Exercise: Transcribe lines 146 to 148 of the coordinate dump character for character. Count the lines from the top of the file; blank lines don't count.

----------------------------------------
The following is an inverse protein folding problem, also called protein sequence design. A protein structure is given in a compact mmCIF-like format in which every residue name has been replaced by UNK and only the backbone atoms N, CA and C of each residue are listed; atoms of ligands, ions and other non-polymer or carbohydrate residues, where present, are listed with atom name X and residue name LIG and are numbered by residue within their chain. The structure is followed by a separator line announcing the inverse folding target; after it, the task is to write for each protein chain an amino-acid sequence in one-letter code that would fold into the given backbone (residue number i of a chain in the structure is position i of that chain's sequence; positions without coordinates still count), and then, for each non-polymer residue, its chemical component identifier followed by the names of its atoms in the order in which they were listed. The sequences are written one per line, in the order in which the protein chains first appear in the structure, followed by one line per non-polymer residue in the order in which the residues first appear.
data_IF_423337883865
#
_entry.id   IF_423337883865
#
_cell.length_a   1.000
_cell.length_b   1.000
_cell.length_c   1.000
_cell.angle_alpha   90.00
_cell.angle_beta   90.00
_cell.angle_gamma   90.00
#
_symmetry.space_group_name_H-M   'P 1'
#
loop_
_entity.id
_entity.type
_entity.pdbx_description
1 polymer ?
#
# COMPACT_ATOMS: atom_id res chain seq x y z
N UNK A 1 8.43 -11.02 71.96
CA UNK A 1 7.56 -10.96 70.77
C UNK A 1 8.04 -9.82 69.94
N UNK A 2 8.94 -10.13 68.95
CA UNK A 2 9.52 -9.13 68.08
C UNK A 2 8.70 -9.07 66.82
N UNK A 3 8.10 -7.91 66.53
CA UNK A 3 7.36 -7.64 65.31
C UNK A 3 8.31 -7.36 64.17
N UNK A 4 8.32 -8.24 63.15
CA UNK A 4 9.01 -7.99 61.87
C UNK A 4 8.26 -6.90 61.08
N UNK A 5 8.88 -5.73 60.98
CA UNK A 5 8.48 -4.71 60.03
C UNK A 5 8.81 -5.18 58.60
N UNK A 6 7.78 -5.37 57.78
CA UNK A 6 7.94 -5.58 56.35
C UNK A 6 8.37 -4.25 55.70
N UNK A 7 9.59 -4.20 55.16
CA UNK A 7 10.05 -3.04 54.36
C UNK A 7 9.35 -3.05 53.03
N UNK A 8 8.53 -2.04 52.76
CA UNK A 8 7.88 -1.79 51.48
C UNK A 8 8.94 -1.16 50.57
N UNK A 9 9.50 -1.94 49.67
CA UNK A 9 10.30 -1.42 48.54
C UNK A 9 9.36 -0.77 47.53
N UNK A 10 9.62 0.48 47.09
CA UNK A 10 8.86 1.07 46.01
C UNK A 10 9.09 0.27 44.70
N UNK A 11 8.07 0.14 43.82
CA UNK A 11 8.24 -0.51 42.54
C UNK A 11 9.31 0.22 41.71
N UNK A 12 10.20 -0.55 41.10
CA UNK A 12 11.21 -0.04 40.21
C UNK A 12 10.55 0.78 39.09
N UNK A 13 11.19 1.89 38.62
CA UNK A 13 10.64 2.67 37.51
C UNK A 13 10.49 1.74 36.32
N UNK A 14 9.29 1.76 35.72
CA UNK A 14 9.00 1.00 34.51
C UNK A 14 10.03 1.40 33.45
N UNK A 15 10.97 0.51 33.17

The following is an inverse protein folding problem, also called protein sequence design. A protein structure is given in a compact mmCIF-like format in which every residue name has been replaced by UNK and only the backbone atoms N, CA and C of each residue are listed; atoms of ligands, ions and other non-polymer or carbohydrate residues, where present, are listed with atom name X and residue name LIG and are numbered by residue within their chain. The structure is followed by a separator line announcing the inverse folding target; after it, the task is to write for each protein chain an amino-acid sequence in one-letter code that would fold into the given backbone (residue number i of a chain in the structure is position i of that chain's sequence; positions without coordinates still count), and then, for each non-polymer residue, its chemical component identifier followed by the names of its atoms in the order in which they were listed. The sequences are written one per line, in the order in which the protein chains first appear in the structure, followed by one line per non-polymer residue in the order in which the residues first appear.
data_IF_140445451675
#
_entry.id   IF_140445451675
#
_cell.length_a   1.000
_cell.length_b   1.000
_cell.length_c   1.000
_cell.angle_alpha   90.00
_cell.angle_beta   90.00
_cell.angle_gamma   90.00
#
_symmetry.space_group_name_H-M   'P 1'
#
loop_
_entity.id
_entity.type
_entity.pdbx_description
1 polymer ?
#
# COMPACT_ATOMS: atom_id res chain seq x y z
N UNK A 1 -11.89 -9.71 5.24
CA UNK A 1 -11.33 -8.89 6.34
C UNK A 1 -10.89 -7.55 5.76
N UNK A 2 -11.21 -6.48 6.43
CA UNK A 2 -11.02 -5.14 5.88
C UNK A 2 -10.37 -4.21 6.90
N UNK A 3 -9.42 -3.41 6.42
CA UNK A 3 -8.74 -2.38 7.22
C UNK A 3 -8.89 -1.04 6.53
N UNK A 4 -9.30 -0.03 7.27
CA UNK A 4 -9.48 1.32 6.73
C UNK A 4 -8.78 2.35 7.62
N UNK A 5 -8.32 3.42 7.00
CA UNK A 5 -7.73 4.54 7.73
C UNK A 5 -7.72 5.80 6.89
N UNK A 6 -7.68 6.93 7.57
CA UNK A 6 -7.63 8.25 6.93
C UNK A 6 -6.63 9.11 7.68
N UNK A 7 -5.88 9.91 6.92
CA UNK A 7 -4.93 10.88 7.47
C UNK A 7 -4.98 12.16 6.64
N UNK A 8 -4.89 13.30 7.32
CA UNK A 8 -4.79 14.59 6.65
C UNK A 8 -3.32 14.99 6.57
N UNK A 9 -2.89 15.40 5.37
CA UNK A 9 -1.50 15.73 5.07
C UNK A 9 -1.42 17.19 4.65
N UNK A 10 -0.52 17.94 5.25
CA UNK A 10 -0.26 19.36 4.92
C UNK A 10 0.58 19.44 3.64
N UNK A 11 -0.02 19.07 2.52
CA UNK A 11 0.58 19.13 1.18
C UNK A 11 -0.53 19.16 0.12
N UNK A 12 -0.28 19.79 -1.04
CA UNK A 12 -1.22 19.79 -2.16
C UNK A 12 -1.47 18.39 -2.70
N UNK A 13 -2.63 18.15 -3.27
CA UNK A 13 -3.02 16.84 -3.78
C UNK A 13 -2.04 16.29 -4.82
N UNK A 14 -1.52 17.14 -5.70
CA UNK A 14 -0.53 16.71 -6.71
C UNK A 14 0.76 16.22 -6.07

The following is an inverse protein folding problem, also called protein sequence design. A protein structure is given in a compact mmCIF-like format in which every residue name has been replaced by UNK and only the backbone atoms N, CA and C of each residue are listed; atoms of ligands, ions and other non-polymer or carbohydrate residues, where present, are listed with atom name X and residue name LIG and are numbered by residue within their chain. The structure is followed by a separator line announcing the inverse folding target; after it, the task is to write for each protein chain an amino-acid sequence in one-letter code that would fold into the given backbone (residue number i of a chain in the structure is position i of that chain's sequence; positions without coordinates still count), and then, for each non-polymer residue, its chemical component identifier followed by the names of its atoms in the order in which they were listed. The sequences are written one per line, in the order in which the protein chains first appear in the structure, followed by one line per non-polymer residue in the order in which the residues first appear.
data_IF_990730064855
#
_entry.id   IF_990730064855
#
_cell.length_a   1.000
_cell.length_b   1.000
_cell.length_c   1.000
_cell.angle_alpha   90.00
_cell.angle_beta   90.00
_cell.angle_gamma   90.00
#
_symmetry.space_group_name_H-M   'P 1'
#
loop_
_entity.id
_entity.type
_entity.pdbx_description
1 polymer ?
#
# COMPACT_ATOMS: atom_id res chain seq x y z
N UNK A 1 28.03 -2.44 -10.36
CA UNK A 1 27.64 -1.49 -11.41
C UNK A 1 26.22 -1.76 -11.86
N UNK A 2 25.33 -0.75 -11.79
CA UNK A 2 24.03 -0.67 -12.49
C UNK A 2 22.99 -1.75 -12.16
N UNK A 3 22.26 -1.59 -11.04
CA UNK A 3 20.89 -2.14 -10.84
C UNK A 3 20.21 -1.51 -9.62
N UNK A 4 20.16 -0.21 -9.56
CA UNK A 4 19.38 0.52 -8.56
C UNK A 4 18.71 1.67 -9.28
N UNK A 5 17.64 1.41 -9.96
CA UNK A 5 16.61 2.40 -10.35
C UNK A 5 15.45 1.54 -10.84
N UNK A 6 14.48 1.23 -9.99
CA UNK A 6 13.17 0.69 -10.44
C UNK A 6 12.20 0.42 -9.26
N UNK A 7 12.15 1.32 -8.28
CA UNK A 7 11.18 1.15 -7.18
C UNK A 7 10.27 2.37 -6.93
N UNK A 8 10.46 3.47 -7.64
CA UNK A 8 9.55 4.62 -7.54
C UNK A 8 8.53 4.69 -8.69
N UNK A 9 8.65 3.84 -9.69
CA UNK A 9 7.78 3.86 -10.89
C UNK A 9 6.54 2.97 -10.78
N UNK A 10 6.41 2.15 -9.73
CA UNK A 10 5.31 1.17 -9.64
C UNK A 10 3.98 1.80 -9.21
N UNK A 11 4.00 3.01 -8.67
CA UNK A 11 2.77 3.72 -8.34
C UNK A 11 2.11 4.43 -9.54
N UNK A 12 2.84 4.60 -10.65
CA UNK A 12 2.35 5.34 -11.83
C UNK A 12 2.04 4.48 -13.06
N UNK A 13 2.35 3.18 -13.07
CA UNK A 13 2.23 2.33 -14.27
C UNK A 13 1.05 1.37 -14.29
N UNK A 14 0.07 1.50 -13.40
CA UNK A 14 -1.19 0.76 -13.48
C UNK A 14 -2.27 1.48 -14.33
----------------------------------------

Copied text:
1 polymer ?
#
# COMPACT_ATOMS: atom_id res chain seq x y z